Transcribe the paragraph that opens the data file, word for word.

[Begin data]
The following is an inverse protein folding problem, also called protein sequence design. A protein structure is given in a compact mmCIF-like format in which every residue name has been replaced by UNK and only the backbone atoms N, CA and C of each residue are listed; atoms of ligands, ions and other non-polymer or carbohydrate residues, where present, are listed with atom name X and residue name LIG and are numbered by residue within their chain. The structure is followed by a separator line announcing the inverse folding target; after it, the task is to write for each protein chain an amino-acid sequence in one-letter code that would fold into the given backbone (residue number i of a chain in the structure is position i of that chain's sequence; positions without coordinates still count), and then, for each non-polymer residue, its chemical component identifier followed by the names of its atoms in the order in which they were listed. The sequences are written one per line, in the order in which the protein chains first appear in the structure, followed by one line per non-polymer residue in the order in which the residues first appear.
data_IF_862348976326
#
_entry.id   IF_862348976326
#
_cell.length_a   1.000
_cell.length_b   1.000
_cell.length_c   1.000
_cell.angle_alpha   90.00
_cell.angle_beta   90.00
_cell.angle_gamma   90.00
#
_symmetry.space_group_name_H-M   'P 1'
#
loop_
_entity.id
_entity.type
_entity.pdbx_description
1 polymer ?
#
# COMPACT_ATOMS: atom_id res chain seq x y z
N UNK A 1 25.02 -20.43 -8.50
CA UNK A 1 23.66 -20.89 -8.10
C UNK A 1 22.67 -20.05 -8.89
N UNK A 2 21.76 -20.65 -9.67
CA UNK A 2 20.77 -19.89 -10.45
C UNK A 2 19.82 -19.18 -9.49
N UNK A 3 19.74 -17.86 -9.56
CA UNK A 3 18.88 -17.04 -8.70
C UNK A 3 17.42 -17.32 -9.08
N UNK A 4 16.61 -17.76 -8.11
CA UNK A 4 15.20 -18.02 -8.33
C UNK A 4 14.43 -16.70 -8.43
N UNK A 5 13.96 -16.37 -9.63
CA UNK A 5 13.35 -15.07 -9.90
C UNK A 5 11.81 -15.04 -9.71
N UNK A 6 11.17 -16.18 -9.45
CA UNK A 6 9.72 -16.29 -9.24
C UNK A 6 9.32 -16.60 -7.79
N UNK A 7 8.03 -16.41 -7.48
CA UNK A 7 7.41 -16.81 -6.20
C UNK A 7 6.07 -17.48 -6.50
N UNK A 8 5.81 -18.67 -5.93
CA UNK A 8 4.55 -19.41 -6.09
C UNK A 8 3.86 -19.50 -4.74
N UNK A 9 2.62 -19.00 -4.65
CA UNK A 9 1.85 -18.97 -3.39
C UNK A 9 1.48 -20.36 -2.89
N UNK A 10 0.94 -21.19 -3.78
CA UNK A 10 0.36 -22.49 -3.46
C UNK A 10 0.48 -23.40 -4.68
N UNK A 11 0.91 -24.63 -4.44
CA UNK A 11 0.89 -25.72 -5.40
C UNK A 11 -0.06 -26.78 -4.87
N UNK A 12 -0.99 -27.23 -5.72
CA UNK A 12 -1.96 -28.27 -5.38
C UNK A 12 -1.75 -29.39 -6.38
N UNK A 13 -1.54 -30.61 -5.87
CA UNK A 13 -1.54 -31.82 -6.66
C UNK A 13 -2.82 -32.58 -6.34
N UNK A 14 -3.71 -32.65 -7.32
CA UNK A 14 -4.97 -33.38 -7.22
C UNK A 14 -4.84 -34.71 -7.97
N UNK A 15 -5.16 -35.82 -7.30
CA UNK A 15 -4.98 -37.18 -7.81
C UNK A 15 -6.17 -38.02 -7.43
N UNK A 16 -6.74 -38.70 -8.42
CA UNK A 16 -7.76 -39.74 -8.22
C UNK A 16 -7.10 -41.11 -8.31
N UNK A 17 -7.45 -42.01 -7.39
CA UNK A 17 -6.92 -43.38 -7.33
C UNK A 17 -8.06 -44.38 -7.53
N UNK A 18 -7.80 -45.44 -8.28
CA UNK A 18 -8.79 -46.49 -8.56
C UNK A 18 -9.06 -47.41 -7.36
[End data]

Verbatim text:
The following is an inverse protein folding problem, also called protein sequence design. A protein structure is given in a compact mmCIF-like format in which every residue name has been replaced by UNK and only the backbone atoms N, CA and C of each residue are listed; atoms of ligands, ions and other non-polymer or carbohydrate residues, where present, are listed with atom name X and residue name LIG and are numbered by residue within their chain. The structure is followed by a separator line announcing the inverse folding target; after it, the task is to write for each protein chain an amino-acid sequence in one-letter code that would fold into the given backbone (residue number i of a chain in the structure is position i of that chain's sequence; positions without coordinates still count), and then, for each non-polymer residue, its chemical component identifier followed by the names of its atoms in the order in which they were listed. The sequences are written one per line, in the order in which the protein chains first appear in the structure, followed by one line per non-polymer residue in the order in which the residues first appear.